The Road to Recovery Starts Well Before a Cyberattack Ever Occurs

Our recent post addressed the changed cyber threat landscape for enterprise IT environments and how organizations’ storage environments – where core data assets reside – are increasingly the target of cyberattacks, particularly ransomware.

In this post we’ll discuss the critical steps that should be taken in order to ensure that following a cyberattack, recovery of critical data can be achieved. These recommendations were also discussed in our recent webinar.

Recovering data from cyberattacks differs from standard disaster recovery. Standard DR solutions typically address recovery from events such as electric outages, hurricanes, floods, human error, etc. IT organizations spend significant time and budget to ensure that recovery from such unplanned failure will be possible. Remote data replication, mirroring and backup technologies are configured to enable data restoration when needed. But will these DR solutions deliver in the event of a cyberattack?

A cyberattack, by its nature, involves malicious intent. Standard disaster recovery solutions are “naïve” and may fail to work properly in the event of an attack. Additional care must be taken to ensure that recovery systems are configured so that recovery data cannot be jeopardized.

Often, the objective of cyberattacks or ransomware involves attempted encryption or deletion, not only of production, but of backup data as well. Fallout from an attack is monumental; recovery can take months and cost hundreds of millions of dollars (for instance: Maersk, Merck, city of Baltimore, etc.). Without usable copies for recovery from a ransomware attack – an enterprise might never be able to recover its data. Today’s cyberattacks target key data at the core of operations for SMBs and enterprises alike. Without access to this critical data, the organization will, most likely, not be able to continue operations. To ensure recovery from attack is possible, these environments must be configured for recovery from these worst-case scenarios.

At the same time, in addition to ensuring recovery with data intact, focus on time to recovery is another crucial parameter that must be addressed. The new global standards for resilience and recovery (NIST, ISO, CIS, etc.) specify timelines for recovery and resumption of operations. In fact, for financial institutions, European Central Bank guidelines stipulate that critical operations must resume within two hours of a cyber disruption. Non-compliance leads to stiff fines.

All systems must be configured with recoverability as the goal. To this end, security, resilience and recovery objectives must first be clarified. Issues such as ransomware attacks, recovery isolation, recovery copy immutability, replication and backup guidelines, access control to recovery systems, RPO and retention, etc. should be reviewed. Following review, the recovery objectives that were decided upon must be reflected in security baseline documents which define the minimum (baseline) configurations required for successful recovery. Note that resilience and recovery requirements differ for different organizations and each one must review, specify and implement the ones relevant to its needs.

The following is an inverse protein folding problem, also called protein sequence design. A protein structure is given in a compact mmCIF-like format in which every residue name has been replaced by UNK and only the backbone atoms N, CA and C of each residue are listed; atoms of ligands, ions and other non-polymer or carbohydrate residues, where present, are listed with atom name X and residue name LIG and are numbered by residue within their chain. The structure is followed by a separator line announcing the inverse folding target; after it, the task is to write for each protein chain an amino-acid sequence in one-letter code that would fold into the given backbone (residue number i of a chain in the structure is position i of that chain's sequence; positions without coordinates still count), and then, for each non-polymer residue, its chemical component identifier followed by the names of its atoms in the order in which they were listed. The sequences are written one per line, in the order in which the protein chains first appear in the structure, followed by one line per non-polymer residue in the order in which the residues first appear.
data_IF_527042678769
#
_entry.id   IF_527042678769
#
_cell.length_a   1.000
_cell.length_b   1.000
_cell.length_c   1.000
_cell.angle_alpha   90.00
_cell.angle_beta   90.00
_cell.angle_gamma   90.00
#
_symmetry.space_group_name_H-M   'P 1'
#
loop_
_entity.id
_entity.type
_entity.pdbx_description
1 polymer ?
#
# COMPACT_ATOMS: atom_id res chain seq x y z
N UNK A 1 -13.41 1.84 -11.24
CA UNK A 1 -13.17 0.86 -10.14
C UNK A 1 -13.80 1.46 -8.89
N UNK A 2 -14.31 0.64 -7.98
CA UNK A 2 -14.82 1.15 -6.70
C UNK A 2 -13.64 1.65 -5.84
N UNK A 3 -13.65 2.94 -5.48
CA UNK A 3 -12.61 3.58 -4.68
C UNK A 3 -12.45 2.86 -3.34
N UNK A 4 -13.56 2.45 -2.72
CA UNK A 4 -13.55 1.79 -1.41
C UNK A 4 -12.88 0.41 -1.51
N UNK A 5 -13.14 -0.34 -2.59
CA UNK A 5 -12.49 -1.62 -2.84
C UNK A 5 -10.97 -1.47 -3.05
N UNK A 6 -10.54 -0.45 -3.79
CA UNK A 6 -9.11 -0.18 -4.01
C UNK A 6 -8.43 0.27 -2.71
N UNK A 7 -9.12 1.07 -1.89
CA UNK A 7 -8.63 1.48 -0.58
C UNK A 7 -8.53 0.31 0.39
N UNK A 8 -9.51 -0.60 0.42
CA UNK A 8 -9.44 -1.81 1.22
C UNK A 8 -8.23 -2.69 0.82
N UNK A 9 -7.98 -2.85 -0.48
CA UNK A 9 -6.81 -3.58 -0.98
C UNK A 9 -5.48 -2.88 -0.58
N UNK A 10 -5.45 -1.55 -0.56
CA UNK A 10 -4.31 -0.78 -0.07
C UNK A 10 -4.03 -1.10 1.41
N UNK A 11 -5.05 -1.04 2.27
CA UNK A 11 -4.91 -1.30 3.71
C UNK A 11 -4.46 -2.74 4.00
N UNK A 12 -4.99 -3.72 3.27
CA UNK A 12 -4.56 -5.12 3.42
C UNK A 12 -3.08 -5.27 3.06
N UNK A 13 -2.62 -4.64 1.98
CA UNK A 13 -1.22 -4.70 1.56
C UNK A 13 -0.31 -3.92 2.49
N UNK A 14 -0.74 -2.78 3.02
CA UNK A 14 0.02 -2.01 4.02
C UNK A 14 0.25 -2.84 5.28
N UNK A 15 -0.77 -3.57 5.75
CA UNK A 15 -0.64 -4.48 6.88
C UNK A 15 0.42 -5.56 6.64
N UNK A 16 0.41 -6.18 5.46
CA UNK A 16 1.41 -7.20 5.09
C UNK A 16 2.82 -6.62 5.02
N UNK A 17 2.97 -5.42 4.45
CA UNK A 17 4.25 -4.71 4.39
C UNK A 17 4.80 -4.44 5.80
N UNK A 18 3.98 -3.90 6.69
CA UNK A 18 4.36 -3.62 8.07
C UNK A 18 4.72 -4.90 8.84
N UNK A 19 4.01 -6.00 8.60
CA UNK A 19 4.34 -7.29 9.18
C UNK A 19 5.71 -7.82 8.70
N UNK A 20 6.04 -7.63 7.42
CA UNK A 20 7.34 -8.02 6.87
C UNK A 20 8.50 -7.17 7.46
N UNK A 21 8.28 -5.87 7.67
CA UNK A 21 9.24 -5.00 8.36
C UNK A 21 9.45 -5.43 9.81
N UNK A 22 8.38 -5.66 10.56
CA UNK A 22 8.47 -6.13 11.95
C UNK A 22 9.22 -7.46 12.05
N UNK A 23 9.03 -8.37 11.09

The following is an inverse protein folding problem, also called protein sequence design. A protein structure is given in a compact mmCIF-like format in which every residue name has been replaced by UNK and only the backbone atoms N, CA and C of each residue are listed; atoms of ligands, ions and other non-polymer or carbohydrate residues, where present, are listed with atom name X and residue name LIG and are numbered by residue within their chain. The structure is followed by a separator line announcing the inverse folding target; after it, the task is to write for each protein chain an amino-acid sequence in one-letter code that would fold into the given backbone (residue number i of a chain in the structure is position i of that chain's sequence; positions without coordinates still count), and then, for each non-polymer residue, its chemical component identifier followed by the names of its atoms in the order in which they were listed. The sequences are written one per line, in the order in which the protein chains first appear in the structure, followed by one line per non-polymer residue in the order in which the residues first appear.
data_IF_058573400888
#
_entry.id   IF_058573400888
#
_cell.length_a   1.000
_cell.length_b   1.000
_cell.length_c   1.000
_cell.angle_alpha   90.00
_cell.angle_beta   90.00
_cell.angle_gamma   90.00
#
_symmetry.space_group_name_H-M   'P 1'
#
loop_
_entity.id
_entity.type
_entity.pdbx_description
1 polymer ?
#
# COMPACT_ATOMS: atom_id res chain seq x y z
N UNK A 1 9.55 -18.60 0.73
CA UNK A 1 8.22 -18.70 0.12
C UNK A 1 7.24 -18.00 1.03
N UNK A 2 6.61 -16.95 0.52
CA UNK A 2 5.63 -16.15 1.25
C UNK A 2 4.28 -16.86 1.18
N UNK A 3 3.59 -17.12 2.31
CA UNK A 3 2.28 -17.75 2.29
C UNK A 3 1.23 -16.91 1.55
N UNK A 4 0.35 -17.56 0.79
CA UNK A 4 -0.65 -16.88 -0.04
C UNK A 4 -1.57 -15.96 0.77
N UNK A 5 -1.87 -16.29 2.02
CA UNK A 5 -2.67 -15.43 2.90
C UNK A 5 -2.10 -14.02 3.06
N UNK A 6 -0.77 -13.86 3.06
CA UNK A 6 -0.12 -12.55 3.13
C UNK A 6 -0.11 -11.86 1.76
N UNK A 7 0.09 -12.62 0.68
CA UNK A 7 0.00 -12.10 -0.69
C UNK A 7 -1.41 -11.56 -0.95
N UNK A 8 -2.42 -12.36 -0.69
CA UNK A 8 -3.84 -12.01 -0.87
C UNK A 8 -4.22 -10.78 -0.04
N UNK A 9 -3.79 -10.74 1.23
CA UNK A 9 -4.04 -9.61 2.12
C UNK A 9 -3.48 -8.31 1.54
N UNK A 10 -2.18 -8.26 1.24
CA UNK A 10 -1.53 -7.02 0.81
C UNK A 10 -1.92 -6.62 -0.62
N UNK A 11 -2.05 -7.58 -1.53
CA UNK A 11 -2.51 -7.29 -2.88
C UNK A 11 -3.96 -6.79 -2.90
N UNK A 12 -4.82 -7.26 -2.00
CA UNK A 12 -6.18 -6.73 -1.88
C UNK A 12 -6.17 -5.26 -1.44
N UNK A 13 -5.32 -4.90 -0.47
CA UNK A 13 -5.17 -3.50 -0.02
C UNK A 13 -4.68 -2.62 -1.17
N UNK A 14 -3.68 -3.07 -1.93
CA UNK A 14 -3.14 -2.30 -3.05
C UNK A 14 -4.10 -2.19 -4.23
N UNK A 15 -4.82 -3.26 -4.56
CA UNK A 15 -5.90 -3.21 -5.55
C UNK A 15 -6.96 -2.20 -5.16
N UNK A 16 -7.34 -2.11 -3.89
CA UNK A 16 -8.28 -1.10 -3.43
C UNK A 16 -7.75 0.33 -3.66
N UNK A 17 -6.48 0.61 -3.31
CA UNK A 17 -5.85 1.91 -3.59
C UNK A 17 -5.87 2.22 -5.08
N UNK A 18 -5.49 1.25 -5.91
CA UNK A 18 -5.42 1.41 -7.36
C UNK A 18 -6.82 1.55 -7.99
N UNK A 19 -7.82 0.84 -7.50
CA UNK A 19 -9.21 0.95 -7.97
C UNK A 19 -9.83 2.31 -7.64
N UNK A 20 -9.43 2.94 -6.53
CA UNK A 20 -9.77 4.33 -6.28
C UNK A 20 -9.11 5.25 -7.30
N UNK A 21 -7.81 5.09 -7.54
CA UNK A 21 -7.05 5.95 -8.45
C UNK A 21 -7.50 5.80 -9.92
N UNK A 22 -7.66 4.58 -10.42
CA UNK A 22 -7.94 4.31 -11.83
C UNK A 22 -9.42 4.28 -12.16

Two examples of such configuration settings that should be specified in baseline documents so that storage systems are built accordingly are: Configuring the retention lock period in the EMC Data Domain so that backup data can’t be altered or deleted. This is critical to recoverability from a cyberattack where there will probably be attempts to wipe out backup data sources.  Similarly, with NetApp, an option in the system allows for configuration of file policies. Here, it’s vital that policy be specified in order to block traffic suspected of being ransomware.

Heads up! In the many different systems that make up an enterprise’s infrastructure, these options are not automatically enabled. For each system, the appropriate and preferred security configurations must be put into place in order to meet the recovery objectives specified in the security baseline documents.

Enabling configuration options for recoverability, such as the two described above, is just the first step.  As new vendor and industry best practices for configurations are continuously released, IT must continuously validate that security configurations are still in place and correct. This means that to ensure adherence to the baseline requirements and keep the environment resilient and recoverable, organizations need to stay current with the newest best practices from multiple sources and continuously update and integrate them.

These are big, complex tasks we’re talking about that are impossible to carry out manually. It’s clear that ongoing configuration validation for recovery must be automated.

Continuity Software’s solutions focus exclusively on enabling recovery from cyberattacks and preventing loss of critical data. It checks for vulnerabilities, violation of industry best practices, organizational security baseline requirements, ransomware guidelines and non-compliance with regulations – all of which impact your resilience and recoverability.

 

 

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